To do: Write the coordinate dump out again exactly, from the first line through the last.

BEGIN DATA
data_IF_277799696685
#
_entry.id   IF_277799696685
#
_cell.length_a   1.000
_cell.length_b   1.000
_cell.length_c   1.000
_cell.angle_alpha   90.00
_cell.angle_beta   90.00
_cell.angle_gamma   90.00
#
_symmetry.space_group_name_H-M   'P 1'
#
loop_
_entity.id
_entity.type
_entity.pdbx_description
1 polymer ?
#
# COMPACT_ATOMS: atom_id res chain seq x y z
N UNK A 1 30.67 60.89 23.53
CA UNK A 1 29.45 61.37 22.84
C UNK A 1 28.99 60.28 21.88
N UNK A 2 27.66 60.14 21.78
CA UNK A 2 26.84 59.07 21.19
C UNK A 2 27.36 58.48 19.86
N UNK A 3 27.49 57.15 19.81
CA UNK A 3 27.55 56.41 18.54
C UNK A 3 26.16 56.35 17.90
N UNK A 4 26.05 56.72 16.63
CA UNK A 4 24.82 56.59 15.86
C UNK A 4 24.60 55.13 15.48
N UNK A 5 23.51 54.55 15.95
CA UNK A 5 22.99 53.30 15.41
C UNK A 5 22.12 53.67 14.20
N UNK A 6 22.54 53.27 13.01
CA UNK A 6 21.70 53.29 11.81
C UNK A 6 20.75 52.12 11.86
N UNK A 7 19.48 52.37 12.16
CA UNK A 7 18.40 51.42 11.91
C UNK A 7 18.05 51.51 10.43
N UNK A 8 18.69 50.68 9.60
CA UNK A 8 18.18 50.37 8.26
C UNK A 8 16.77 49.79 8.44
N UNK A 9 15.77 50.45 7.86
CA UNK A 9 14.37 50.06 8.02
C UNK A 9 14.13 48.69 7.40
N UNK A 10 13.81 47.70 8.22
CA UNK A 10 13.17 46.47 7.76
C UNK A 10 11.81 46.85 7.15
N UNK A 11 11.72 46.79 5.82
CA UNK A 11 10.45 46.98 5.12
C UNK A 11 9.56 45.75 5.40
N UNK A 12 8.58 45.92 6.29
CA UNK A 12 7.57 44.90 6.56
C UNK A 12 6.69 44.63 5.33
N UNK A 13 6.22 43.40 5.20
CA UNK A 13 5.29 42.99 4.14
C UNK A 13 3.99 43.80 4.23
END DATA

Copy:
data_IF_277799696685
#
_entry.id   IF_277799696685
#
_cell.length_a   1.000
_cell.length_b   1.000
_cell.length_c   1.000
_cell.angle_alpha   90.00
_cell.angle_beta   90.00
_cell.angle_gamma   90.00
#
_symmetry.space_group_name_H-M   'P 1'
#
loop_
_entity.id
_entity.type
_entity.pdbx_description
1 polymer ?
#
# COMPACT_ATOMS: atom_id res chain seq x y z
N UNK A 1 30.67 60.89 23.53
CA UNK A 1 29.45 61.37 22.84
C UNK A 1 28.99 60.28 21.88
N UNK A 2 27.66 60.14 21.78
CA UNK A 2 26.84 59.07 21.19
C UNK A 2 27.36 58.48 19.86
N UNK A 3 27.49 57.15 19.81
CA UNK A 3 27.55 56.41 18.54
C UNK A 3 26.16 56.35 17.90
N UNK A 4 26.05 56.72 16.63
CA UNK A 4 24.82 56.59 15.86
C UNK A 4 24.60 55.13 15.48
N UNK A 5 23.51 54.55 15.95
CA UNK A 5 22.99 53.30 15.41
C UNK A 5 22.12 53.67 14.20
N UNK A 6 22.54 53.27 13.01
CA UNK A 6 21.70 53.29 11.81
C UNK A 6 20.75 52.12 11.86
N UNK A 7 19.48 52.37 12.16
CA UNK A 7 18.40 51.42 11.91
C UNK A 7 18.05 51.51 10.43
N UNK A 8 18.69 50.68 9.60
CA UNK A 8 18.18 50.37 8.26
C UNK A 8 16.77 49.79 8.44
N UNK A 9 15.77 50.45 7.86
CA UNK A 9 14.37 50.06 8.02
C UNK A 9 14.13 48.69 7.40
N UNK A 10 13.81 47.70 8.22
CA UNK A 10 13.17 46.47 7.76
C UNK A 10 11.81 46.85 7.15
N UNK A 11 11.72 46.79 5.82
CA UNK A 11 10.45 46.98 5.12
C UNK A 11 9.56 45.75 5.40
N UNK A 12 8.58 45.92 6.29
CA UNK A 12 7.57 44.90 6.56
C UNK A 12 6.69 44.63 5.33
N UNK A 13 6.22 43.40 5.20
CA UNK A 13 5.29 42.99 4.14
C UNK A 13 3.99 43.80 4.23